Yesterday, I made reference to the ITL Research Findings that was released at the Partners in Learning Forum.  A small group of us received an overview of the content on the day of its release.  Located in a Washington hotel room, we had a bit of a breakfast and then a short Powerpoint summary of the key points.  I was there with my camera and snapped some pictures of some of the interesting slides.

Previously, I had talked about the slide that talked about reasons why ICT wasn’t being used in classrooms.  I think that it read like a Letterman Top 10 list.  Now, we do know that technology is indeed being used in classrooms.  All that you have to do is follow the discussions on Twitter regularly or walk the halls of any school and you’ll see all kinds of examples and success stories.

The research findings identifies some of the typical use of ICT in the classroom.  I managed to grab a picture of that slide as well.  I had a slightly better angle for this picture – you have to look hard to see the light encroaching on the picture.

The report authors create a couple of broad-swiped categories about the use.  They divide the examples into “Basic” and “High level” uses of Information and Computer Technology.  I tend to agree with most of the categorizations except that I’d move “Write or edit stories, reports, or essays” down to Basic uses.  I don’t think that the categories are necessarily exclusive either.  For example, “Creating multimedia presentations” would probably incorporate the skill of “Finding information on the internet”.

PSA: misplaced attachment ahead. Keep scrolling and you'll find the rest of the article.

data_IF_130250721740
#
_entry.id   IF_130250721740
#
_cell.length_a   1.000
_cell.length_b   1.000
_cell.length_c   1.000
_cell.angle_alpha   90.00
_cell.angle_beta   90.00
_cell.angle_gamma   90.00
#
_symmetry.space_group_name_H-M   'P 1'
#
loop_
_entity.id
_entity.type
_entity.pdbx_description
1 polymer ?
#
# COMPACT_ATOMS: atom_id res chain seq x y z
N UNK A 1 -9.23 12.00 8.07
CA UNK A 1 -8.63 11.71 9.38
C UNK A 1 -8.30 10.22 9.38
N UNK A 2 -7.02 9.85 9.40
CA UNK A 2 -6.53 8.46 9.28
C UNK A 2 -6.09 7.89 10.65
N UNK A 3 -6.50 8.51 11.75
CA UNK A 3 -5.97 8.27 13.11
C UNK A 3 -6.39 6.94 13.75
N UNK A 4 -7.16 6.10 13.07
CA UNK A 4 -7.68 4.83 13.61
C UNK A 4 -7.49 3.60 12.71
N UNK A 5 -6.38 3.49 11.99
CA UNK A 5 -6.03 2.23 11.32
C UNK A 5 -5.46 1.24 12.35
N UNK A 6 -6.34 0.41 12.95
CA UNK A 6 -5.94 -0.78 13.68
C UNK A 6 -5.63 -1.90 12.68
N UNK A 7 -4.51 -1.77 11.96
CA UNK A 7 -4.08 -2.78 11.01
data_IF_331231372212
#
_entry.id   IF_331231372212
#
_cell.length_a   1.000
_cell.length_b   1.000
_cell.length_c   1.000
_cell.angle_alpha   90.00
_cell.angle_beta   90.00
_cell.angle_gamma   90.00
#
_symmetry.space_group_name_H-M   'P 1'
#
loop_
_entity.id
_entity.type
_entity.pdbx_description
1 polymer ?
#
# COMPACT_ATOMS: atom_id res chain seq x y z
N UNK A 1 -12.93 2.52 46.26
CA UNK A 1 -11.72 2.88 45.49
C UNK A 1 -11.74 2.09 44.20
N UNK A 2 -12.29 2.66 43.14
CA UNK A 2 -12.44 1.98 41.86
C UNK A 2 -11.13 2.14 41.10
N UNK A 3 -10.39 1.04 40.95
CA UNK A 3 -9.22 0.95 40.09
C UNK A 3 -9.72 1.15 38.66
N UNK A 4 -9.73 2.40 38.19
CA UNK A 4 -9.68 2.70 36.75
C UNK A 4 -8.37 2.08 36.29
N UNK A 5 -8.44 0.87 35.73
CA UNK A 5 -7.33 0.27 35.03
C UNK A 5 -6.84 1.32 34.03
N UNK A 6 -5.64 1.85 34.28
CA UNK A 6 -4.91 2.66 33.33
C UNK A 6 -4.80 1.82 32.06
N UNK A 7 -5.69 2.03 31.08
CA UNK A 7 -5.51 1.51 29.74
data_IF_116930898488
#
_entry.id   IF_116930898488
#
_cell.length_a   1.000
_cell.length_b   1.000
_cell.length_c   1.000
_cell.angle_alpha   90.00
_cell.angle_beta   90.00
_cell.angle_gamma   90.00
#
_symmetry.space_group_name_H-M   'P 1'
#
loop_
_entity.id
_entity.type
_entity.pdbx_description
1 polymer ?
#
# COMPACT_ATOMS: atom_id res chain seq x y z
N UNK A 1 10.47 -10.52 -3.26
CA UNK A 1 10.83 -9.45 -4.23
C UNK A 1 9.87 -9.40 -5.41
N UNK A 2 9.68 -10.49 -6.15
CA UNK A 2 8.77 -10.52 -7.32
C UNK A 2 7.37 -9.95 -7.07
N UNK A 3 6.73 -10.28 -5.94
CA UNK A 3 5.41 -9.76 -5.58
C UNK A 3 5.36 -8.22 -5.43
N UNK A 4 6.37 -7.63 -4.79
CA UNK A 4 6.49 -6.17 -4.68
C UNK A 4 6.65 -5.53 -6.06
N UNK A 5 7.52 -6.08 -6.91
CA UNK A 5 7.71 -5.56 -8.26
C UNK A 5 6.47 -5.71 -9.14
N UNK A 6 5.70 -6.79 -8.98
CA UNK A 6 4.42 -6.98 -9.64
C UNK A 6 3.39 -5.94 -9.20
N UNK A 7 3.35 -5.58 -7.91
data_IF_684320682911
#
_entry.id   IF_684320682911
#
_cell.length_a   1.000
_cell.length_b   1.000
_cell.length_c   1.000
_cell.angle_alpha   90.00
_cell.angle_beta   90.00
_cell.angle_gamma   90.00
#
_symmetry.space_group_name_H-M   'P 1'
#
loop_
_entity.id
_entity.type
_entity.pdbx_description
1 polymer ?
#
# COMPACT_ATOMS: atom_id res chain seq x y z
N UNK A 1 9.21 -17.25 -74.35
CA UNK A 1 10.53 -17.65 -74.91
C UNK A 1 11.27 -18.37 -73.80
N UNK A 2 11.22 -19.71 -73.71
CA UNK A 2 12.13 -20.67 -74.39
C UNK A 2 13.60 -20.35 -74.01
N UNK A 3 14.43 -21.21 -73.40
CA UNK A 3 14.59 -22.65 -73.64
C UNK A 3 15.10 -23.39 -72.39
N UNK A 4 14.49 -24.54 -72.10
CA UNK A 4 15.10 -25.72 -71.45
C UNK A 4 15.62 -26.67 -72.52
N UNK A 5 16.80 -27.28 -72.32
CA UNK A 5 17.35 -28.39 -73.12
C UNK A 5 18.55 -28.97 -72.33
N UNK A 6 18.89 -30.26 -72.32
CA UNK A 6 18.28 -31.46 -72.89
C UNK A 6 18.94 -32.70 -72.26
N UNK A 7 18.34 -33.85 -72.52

The hierarchy is interesting to look up and down.  If I was a tech co-ordinator, principal, or superintendent, I think that I’d be presenting the content and then asking staff some questions to help frame their own or a school’s use of technology.  Some things that I think would spark some conversation and feedback would include:

  • Does this chart reflect ICT use in our school?  District?
  • We’re assuming that everyone is using ICT at some level in this summary.  If your practice isn’t on the list, where would you feel comfortable entering?
  • How many of these things could be done with students BYOD?  (Bringing their own devices)
  • How many of these things could be done without the use of technology?  Can it be done better?
  • Which tasks require that each student have their own computer?  Which tasks are better done in groups?
  • Identify a piece of software or online resource that could be used for each task.
  • Which of these tasks could be assigned as work to be done by students outside of the classroom?
  • Is there a use of ICT that you use exclusively?  Does the graph generate any additional ideas?
  • Where and how does Critical Thinking fit into the chart?  Literacy?  Numeracy?  The Arts?

and most importantly…

  • Where are your typical ICT practices?  What do you need and what can I do to help you move up the chart?

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